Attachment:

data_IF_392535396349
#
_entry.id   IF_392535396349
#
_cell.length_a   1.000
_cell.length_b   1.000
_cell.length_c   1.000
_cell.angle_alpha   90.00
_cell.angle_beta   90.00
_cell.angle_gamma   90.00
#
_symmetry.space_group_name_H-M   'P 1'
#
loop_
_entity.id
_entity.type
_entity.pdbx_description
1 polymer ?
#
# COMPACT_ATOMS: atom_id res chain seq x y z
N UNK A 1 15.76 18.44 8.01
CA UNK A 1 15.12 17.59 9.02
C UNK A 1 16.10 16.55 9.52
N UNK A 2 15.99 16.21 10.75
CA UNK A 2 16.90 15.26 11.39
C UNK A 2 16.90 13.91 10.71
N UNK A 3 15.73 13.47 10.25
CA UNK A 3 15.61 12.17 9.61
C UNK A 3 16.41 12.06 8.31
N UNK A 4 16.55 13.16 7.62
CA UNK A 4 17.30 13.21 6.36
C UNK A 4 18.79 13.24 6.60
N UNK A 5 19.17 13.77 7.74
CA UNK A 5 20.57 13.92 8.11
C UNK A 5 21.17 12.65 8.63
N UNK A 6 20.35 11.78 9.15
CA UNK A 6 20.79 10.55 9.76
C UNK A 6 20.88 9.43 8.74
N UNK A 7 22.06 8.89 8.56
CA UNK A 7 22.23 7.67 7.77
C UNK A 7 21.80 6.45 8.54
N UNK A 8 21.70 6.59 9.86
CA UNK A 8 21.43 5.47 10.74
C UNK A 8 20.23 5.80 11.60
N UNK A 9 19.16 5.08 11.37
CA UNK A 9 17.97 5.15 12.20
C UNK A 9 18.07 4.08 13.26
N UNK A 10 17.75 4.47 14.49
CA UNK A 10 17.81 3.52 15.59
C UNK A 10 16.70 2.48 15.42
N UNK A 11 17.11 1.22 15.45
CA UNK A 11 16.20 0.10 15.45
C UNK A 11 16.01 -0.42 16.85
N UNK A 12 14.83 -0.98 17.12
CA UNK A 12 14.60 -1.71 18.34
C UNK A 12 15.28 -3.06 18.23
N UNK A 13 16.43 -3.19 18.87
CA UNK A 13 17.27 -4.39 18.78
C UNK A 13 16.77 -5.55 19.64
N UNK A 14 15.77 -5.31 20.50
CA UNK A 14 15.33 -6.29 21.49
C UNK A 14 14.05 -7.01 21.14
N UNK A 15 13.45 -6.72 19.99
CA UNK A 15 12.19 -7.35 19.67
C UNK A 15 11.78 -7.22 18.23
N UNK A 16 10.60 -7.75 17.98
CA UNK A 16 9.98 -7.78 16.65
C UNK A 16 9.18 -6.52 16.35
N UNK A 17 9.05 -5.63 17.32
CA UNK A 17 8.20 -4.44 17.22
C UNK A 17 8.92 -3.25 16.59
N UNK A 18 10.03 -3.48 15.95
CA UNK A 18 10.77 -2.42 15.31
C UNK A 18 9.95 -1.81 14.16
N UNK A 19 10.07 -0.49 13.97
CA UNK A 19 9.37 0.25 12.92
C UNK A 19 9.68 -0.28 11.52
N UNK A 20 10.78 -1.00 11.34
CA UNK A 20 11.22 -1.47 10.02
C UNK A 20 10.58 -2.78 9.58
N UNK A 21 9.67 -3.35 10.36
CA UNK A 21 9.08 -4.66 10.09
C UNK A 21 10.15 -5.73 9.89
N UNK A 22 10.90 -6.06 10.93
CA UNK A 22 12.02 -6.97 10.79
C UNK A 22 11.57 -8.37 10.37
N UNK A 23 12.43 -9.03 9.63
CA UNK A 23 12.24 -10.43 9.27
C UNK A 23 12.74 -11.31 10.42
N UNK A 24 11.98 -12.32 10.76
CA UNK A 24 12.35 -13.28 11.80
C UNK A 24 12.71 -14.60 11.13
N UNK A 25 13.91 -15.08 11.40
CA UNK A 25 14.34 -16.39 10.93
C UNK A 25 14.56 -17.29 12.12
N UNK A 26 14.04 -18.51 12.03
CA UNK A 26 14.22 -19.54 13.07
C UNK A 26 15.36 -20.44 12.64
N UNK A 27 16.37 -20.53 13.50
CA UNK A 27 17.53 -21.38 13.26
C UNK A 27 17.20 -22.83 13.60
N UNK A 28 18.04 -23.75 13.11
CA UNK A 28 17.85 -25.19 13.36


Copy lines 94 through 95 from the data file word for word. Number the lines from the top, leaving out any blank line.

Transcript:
CA UNK A 25 14.34 -16.39 10.93
C UNK A 25 14.56 -17.29 12.12